Just as there are clearly missteps you can make when you hear “yes,” there also are actions you can take that will help remove any trace of doubt that may linger with your target.
Five Moment-of-Yes Do’s
1. Immediately shake hands.
I know, it seems obvious. But you’d be shocked by how many people miss this important moment. For many cultures, dating back to ancient Greece, shaking hands has remained customary for everything from meeting and greeting to saying thank-you and offering congratulations. A handshake also signals the completion of an agreement. Even if I’ve worked with a person for years on a big agreement, I always shake hands to affirm the commitment. Although it may be executed differently in different countries, shaking hands is almost always the socially acceptable thing to do (though, in certain cultures, it’s a good idea to check — especially in male-to-female agreements).
2. Offer a reinforcing comment.
While shaking hands, it’s critical to also offer some sort of agreement-reinforcing comment: “This is going to be an exciting project.” “We will do great work together.” “Here’s to accomplishing important work.” Avoid statements such as “Well, here’s hoping it works!” or “Thank you for the opportunity; I hope I make you proud.” The objective here is to fill your target with confidence, not initiate buyer’s remorse or demonstrate that your pitching skills are stronger than your confidence.
3. Give a “next steps” overview.
Be absolutely clear on what will happen next: “Okay, so I’ll work with the legal department this afternoon to put the final details into an agreement. You’ll be deciding which budgets to use. And we’ll collaborate on the project’s announcement this afternoon. By this time tomorrow, we’ll be up and running.” In other words, determine who will handle the purchase order, who will draft the agreement and who is communicating what to others.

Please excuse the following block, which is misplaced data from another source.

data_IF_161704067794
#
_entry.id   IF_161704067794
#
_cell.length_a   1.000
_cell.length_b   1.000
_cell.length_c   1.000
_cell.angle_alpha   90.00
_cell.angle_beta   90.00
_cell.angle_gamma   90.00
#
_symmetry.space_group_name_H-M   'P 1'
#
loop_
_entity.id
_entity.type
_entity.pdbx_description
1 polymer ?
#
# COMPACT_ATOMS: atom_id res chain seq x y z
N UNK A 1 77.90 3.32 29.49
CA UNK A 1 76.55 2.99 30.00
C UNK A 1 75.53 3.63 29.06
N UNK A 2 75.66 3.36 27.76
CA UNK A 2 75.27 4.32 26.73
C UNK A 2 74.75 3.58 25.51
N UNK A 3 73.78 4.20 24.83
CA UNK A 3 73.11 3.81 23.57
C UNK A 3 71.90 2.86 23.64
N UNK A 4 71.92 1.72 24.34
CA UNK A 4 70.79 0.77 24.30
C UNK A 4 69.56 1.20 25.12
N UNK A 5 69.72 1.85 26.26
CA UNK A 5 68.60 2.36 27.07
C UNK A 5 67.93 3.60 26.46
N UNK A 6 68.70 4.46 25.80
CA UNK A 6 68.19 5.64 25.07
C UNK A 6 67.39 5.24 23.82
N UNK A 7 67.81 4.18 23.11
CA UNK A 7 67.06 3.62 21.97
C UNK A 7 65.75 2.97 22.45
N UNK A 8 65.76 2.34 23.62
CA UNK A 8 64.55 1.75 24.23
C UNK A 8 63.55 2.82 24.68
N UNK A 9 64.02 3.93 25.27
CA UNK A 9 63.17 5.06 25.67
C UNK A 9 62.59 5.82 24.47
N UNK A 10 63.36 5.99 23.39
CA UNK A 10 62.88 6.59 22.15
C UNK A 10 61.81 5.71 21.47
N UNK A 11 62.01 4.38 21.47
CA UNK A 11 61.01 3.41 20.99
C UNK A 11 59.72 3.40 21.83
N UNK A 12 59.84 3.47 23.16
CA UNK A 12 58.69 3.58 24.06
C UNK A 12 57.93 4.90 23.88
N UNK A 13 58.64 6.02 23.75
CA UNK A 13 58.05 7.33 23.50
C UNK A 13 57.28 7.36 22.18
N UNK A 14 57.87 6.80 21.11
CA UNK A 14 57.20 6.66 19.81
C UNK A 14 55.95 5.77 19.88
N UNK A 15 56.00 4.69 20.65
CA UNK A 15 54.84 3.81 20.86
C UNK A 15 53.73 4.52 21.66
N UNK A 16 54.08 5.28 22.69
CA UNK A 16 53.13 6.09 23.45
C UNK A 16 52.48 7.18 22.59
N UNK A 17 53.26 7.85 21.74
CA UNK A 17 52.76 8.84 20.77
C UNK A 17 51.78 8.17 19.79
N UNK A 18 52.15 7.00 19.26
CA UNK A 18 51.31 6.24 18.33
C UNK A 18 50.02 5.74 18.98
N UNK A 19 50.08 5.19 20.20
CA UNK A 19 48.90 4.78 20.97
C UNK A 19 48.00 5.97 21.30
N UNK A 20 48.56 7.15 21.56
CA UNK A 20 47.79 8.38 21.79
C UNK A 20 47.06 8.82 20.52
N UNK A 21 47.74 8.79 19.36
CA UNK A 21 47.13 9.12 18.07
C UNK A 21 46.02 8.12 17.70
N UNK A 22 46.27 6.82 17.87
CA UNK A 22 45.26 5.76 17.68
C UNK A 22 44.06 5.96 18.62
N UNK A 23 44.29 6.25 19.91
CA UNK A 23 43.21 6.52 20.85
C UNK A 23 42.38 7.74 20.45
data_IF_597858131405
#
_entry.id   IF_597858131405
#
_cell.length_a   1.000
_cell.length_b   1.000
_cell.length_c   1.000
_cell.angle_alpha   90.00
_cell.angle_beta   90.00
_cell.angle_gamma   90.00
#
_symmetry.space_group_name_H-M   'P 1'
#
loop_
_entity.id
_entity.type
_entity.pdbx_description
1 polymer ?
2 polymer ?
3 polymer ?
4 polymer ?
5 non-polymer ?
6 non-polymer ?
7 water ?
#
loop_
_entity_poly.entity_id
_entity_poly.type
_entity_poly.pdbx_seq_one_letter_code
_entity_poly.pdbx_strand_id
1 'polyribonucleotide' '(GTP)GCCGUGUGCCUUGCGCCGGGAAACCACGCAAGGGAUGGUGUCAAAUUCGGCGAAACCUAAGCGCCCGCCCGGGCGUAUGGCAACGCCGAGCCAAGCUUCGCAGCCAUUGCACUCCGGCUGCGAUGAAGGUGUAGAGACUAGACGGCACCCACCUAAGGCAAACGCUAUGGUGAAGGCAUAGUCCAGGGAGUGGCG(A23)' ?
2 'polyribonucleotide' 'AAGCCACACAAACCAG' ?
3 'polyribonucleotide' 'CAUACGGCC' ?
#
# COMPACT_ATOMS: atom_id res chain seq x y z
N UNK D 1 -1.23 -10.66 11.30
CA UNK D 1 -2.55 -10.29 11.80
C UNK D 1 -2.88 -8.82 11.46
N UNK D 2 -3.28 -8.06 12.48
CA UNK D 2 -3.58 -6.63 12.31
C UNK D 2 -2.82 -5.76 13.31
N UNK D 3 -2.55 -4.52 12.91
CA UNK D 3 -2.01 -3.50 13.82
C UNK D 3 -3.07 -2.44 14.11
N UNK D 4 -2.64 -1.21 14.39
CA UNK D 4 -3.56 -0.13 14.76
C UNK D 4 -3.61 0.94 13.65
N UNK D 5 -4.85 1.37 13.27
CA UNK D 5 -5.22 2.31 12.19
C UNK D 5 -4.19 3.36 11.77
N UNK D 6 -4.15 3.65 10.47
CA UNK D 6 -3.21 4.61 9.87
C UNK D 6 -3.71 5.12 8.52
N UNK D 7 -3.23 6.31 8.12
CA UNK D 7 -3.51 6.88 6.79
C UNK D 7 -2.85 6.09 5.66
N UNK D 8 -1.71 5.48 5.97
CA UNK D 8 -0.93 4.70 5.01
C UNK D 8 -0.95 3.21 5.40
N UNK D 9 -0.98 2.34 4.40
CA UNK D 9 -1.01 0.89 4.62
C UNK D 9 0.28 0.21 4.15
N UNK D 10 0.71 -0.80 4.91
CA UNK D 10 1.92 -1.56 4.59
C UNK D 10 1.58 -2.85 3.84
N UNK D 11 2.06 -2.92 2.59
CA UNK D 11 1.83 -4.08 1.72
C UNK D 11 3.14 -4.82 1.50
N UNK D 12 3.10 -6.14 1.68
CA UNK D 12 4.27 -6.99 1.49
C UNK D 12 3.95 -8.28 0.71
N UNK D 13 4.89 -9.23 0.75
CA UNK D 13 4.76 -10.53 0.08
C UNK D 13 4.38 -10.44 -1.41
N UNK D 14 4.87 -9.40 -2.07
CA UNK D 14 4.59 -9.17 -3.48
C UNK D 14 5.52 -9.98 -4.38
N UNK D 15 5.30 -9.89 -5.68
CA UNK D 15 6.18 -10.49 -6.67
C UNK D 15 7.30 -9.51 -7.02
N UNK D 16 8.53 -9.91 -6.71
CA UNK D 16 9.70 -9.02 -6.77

4. Make sure your target takes action.
In the example above, the target is given next-step responsibilities. That is intentional. Sometimes in the moment of “yes,” persuaders are so relieved to receive agreement that they take the focus on accountability off the target. Don’t create a “sit back and relax” experience for the target. You want him or her to take action: Make a phone call, provide a signature, send an email, review a document. Set something you and your target can agree on immediately, then schedule a follow-up session.
5. Go public.
Nobody wants to be considered a hypocrite. The majority of people want to perform consistently with their publicly stated ideas and positions. This can take many forms: letting just a few people around the lunch table know about the new agreement, a massive companywide memo or alerting the local and national media. Going public makes that “yes” official by naming those accountable and broadcasting the commitment.
Next time, we’ll cover how to create what I call “perpetual yes.”